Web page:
THIS CAMPAIGN HAS BEEN CLOSED
Organized by: deleted deleted
February 19, 2018
The Kwajalein Missing-In-Action (MIA) Project is an all volunteer team of advanced divers, researchers, historians, archaeologists and other professionals who devote their free time in searching the Central Pacific region of Kwajalein Atoll, Marshall Islands for American missing-in-action related aircraft crashes from World War II.
Our all-volunteer team, several of whom are retired military, their families and contractors spend their free off-duty hours searching for missing-in-action servicemembers from WWII who crashed in our lagoon. We utilize side scan sonar to scan the lagoon bottom, providing us "targets of interest" to dive to either confirm or rule out the location of an aircraft. If an aircraft is confirmed, that information is then sent to the Defense POW/MIA Accounting Agency (DPAA) for possible recovery and repatriation of these heroes so that they can finally go home to their families after over 70 years.
Thus far, the team has had several success stories- in 2009 several former Kwajalein residents found and verified the PBM-3D 'Mariner' in which LT (jg) Wilburne Ennis Piercy perished on 16 FEB 1944; in 2011 the F6F-3 ‘Hellcat’ in which Ensign John Clem perished on 1 FEB 1944 was found; in October 2015 we verified the discovery of the nose section of a PB2Y-5R 'Coronado' in which LT Harold Bowman and LCDR Samuel Givens perished on Feb. 12, 1945; and in August 2017 we discovered the wreckage of a PB2Y-3 'Coronado' in which PhM1c Fred M. Matson perished. Piercy, Clem, Bowman, Givens, and Matson were never recovered.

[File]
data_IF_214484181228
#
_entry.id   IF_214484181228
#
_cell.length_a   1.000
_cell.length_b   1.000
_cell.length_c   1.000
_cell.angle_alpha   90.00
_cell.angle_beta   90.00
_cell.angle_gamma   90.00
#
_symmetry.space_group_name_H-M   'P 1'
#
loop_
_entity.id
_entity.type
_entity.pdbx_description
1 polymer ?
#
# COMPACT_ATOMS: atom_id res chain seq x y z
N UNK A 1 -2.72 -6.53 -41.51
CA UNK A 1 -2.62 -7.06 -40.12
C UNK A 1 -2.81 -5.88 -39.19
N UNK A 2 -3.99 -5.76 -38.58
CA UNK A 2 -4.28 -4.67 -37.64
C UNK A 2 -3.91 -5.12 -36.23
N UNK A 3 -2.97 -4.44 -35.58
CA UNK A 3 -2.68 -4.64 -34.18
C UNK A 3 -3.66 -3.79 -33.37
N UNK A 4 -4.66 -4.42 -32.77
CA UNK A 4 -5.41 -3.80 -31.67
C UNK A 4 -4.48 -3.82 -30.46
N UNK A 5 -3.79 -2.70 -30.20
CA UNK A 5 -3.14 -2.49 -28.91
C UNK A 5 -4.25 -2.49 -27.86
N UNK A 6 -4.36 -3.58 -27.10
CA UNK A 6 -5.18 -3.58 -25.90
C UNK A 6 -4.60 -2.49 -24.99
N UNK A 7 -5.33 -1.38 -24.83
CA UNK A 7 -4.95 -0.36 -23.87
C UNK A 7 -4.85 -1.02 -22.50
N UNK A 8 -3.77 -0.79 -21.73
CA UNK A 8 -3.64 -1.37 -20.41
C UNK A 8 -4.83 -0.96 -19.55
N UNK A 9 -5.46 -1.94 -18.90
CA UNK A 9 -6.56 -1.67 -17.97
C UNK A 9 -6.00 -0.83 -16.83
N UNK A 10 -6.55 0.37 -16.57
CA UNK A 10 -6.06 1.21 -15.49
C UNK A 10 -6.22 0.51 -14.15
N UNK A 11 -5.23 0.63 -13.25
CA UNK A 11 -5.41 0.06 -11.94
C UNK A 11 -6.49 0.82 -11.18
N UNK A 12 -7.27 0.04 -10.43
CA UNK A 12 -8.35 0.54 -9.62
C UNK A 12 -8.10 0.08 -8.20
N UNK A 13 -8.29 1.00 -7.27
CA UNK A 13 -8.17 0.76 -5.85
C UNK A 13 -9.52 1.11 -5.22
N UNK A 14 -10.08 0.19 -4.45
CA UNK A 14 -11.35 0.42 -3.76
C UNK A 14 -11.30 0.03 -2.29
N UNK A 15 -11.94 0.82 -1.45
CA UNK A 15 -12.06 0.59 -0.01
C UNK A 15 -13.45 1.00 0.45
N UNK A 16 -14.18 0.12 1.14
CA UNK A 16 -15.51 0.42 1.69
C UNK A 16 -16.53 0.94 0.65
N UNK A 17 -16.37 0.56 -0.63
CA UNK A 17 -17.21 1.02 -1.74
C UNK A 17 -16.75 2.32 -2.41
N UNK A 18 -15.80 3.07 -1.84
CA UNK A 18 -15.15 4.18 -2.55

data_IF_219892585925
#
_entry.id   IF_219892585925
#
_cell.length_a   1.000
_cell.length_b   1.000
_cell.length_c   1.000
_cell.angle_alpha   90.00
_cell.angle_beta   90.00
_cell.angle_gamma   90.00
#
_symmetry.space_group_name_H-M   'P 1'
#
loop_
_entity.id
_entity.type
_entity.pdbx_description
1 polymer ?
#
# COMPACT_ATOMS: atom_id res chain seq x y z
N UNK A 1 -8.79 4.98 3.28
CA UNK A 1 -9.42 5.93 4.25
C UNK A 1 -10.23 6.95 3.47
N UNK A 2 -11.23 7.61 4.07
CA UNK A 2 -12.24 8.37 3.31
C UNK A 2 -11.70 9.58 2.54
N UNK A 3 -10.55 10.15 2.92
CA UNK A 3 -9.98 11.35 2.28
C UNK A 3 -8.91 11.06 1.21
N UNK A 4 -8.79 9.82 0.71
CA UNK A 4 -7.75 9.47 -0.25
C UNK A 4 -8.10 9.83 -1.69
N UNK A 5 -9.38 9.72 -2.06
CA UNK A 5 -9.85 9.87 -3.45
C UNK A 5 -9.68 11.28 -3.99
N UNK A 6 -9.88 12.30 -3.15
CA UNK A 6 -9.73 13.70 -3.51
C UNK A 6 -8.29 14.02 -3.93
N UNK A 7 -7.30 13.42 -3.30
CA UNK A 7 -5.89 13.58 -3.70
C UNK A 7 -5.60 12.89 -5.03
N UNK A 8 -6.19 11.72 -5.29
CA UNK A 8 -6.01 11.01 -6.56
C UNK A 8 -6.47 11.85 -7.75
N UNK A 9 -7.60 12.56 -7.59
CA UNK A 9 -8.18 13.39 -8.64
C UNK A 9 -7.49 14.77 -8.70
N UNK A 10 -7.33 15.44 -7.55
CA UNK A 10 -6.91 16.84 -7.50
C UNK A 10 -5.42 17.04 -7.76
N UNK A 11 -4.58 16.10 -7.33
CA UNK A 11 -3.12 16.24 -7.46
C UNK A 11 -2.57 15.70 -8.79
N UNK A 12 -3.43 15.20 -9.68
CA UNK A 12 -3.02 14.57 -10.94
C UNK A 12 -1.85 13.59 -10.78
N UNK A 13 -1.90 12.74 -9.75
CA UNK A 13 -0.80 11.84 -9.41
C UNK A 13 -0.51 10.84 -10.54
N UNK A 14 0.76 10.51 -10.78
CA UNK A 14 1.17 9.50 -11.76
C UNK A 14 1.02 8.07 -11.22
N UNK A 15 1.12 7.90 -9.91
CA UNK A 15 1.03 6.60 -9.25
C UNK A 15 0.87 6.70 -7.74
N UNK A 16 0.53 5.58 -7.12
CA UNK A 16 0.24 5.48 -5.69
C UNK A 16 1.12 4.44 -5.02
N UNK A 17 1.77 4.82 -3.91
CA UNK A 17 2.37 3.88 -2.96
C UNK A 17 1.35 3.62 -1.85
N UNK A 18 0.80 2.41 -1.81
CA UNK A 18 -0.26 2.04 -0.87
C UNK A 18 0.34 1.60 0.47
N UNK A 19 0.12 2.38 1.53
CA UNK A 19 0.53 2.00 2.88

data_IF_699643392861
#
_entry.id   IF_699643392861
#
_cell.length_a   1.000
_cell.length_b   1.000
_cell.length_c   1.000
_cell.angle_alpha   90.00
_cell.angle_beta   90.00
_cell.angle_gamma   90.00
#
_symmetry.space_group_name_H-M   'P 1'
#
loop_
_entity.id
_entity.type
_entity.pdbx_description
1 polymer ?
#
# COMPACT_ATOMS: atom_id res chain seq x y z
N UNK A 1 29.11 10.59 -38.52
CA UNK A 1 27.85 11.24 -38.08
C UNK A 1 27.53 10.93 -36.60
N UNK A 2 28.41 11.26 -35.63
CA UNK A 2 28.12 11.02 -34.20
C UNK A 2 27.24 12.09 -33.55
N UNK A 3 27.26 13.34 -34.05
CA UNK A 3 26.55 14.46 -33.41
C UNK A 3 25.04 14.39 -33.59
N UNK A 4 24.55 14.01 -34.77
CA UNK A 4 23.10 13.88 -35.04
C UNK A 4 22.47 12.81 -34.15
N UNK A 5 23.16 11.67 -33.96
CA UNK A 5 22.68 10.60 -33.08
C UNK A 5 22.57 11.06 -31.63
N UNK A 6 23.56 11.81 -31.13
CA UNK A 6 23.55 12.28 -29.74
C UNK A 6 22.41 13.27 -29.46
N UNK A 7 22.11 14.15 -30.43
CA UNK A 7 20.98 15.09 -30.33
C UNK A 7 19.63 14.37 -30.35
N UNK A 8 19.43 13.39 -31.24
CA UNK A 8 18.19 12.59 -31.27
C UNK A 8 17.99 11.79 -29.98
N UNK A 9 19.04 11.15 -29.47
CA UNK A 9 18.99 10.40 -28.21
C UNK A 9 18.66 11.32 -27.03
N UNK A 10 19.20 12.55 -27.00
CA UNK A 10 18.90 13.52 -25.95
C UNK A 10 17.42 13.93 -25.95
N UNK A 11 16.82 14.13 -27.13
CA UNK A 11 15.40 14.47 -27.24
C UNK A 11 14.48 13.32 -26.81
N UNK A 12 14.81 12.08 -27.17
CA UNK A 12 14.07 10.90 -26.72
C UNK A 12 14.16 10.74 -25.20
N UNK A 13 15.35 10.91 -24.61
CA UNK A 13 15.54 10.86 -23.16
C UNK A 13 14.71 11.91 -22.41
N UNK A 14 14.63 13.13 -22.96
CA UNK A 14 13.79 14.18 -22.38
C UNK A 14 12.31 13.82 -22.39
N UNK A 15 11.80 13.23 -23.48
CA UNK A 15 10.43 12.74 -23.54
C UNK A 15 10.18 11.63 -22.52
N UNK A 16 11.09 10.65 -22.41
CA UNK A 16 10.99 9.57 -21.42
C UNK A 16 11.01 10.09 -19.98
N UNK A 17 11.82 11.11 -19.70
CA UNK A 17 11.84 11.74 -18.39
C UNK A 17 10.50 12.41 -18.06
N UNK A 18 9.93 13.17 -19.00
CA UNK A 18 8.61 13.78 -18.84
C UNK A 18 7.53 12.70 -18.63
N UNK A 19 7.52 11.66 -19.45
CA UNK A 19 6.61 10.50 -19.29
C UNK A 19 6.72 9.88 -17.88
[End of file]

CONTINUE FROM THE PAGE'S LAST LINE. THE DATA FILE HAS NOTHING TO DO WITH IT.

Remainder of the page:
There are at least 8 known aircraft with 11 missing-in-action servicemembers within the Kwajalein Atoll lagoon. Thus far, four of the eight planes have been found in Kwajalein lagoon, leaving four that still need to be found. We are halfway to our goal of finding all of them!
In addition, we are in contact with family members of our missing-in-action servicemen, some of whom are sons and daughters, as well as a few World War II veterans who were part of these actions. The window of opportunity to find these planes, in time to bring these family members and veterans closure, is closing fast.
Due to Kwajalein’s status as a small and remote military installation, normal fundraising efforts for non-profits are limited. We need your help to meet ongoing expenses, such as the cost of renting boats through the local marina, and spare parts for our sonar equipment.
We are at the end of a long supply line, and it is difficult to ship to Kwajalein due to postal restrictions. It can take weeks for parts to arrive, and the lack of spare parts will impede and delay operations.
The Kwajalein MIA Project is a sub-committee of American Legion Post #44 on Kwajalein, which is a 501(c)(19) tax-exempt organization. Your donation to this project is tax-deductible, and goes directly into a bank account set up by Post #44 specifically for this project. In addition, our members live and work on Kwajalein Atoll, so we have no overhead costs such as airline flights or hotel costs. All funds go directly into the project.
We know your dedication to our military, and that of servicemembers who are missing-in-action and hope you can assist us with the funds needed for ongoing operations, so that we can facilitate bringing these men home to their families after more than 70 years.
PLANE WRECKS WITH MIA's THAT STILL NEED TO BE FOUND INCLUDE: